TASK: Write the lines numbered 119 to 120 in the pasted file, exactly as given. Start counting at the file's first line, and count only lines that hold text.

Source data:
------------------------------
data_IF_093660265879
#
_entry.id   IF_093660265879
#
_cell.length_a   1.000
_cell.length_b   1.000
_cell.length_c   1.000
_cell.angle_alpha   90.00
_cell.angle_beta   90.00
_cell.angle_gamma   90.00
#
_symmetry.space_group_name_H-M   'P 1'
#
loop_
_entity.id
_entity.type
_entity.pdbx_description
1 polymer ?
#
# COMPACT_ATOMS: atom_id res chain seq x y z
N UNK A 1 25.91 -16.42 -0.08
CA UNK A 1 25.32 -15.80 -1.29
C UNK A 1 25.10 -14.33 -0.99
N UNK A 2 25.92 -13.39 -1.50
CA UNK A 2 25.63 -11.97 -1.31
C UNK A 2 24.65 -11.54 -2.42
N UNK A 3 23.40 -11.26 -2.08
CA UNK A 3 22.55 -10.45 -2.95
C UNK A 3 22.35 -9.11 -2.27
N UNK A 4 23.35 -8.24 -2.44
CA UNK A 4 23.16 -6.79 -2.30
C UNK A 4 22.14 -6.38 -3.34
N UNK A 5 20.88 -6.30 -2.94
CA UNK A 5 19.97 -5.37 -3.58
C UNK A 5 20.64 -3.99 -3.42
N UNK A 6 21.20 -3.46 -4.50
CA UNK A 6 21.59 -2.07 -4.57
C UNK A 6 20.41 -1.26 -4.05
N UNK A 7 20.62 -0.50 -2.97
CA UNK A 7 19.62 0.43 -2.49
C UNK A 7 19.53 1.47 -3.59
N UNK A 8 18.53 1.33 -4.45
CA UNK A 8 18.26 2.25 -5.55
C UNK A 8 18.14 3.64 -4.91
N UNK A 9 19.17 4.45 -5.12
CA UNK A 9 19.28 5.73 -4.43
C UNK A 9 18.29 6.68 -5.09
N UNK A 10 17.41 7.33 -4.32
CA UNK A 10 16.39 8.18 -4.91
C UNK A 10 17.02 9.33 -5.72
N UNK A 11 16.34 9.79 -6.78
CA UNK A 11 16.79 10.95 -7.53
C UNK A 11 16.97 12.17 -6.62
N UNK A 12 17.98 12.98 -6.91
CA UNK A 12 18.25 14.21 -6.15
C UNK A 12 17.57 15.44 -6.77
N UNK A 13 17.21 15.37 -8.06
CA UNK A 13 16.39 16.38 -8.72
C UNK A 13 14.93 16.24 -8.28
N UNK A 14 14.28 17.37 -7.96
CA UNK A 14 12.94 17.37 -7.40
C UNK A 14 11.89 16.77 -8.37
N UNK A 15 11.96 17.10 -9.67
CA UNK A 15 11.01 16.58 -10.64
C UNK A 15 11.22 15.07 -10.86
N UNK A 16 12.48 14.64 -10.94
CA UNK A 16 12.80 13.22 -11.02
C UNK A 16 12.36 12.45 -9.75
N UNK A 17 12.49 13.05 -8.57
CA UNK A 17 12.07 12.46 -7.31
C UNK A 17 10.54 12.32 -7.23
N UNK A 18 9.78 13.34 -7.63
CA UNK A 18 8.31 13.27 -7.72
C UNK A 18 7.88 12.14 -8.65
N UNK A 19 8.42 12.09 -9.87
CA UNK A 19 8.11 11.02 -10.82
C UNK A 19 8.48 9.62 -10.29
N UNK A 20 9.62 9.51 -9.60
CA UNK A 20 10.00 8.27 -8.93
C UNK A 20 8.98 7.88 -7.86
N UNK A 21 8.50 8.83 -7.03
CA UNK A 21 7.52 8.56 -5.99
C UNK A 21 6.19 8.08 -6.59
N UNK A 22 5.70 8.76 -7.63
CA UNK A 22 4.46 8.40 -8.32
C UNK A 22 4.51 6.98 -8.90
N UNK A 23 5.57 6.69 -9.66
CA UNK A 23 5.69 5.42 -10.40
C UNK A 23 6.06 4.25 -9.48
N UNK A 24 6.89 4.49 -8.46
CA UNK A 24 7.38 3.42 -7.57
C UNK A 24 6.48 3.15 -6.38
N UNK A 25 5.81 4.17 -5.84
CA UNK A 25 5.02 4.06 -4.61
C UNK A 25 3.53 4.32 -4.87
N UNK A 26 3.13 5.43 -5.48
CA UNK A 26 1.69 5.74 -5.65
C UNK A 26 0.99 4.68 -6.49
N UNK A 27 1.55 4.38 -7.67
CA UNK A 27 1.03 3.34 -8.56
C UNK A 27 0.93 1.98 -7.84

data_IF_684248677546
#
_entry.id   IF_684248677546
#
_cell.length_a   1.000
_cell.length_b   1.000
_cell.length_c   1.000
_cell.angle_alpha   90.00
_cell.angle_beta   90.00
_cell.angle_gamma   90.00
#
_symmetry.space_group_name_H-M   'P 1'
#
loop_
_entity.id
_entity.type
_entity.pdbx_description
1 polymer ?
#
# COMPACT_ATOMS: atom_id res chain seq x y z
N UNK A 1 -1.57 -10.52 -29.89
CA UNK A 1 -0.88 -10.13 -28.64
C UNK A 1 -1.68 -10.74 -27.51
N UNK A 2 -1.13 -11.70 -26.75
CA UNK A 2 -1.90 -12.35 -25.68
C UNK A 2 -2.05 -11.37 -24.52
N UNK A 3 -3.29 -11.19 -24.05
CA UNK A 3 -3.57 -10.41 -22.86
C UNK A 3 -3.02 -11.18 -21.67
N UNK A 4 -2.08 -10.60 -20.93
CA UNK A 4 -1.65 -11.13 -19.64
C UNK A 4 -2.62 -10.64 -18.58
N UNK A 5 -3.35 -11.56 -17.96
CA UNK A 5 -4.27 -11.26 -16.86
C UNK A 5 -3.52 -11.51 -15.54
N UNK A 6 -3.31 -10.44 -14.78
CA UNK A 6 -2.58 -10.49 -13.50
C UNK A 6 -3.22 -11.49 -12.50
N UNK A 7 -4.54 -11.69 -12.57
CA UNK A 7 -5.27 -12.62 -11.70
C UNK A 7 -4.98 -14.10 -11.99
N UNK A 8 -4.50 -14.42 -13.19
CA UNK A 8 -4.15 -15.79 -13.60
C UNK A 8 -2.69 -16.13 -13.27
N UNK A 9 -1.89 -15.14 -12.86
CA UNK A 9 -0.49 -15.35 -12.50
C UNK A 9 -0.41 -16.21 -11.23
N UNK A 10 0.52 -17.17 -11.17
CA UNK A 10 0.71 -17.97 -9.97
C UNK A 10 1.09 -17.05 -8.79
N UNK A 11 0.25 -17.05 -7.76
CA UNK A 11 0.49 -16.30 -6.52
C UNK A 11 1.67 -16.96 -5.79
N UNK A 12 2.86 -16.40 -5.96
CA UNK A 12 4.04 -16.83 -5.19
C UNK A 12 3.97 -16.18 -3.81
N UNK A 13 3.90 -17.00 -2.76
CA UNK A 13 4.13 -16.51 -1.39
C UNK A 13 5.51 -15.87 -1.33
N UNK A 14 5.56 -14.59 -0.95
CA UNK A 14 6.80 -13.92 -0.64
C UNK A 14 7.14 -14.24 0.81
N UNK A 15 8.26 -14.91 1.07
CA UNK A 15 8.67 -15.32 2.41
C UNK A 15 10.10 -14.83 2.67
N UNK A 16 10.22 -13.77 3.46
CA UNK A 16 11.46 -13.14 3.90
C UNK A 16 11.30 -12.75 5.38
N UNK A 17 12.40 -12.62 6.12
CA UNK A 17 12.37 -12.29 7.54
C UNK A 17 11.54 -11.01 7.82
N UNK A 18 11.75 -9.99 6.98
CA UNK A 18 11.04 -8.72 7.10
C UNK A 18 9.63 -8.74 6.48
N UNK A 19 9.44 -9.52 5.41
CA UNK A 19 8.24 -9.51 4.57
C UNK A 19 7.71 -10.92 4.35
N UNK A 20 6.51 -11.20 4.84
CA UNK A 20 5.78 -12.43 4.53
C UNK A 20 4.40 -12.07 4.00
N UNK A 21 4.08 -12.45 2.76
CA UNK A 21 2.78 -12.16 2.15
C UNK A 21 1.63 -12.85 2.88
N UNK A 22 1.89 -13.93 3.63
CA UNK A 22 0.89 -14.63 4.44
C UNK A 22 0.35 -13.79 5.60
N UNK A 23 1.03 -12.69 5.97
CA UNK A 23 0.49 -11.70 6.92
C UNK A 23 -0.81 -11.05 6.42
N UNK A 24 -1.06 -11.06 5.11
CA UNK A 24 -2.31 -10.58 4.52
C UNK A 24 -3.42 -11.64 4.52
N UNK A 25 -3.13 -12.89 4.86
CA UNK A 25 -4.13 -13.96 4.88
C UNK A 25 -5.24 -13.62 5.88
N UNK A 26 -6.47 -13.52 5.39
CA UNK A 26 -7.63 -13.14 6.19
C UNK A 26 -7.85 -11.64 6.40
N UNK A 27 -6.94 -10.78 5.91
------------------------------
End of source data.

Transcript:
1 polymer ?
#